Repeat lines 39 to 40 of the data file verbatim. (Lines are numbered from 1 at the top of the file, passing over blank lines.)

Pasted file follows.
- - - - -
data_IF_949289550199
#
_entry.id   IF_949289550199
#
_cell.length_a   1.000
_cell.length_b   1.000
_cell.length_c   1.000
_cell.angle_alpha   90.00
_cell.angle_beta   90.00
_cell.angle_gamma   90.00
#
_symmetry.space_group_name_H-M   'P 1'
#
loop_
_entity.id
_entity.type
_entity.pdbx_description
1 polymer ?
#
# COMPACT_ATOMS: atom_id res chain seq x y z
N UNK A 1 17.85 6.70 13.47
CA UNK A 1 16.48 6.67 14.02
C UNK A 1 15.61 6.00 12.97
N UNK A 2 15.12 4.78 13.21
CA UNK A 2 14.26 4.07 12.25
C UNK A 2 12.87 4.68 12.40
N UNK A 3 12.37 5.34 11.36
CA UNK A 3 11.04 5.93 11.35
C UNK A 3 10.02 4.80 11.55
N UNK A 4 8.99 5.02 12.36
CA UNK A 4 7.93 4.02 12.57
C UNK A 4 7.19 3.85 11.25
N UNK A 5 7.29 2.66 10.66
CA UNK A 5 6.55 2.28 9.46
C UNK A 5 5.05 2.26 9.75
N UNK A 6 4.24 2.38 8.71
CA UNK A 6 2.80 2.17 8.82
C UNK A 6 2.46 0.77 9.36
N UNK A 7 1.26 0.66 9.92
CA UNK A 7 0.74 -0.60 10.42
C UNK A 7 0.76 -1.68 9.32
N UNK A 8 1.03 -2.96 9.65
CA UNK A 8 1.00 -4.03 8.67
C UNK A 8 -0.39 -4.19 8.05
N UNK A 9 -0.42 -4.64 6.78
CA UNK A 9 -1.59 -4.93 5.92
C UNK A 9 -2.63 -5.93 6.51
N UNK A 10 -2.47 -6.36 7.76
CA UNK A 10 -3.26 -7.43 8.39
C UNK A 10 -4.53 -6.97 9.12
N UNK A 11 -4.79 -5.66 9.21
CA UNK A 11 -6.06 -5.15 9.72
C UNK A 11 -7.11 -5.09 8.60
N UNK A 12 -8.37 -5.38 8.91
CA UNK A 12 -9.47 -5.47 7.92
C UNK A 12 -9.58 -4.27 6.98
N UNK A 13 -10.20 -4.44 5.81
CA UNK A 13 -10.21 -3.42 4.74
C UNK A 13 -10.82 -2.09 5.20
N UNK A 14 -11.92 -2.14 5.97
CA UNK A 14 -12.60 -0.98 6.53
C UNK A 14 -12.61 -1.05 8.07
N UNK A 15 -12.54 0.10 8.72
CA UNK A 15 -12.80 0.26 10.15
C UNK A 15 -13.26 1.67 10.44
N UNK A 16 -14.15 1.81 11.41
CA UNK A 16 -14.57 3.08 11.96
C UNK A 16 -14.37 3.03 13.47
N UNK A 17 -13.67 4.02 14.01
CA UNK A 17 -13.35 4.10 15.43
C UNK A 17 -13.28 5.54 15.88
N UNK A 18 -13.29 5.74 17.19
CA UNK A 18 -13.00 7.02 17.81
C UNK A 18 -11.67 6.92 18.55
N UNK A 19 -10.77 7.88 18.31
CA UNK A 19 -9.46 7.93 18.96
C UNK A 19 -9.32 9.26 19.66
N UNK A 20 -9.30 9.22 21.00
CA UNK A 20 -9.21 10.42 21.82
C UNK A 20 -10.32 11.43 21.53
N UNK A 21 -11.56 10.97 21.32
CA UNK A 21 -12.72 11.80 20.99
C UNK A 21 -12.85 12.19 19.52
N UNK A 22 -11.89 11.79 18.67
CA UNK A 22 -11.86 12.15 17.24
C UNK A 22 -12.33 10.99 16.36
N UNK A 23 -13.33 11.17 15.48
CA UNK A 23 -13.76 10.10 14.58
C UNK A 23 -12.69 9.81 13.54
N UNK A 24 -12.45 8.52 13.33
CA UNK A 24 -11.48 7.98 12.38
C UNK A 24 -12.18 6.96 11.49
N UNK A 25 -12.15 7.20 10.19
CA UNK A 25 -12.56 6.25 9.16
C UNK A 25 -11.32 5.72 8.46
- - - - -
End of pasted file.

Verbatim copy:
N UNK A 7 1.26 0.66 9.92
CA UNK A 7 0.74 -0.60 10.42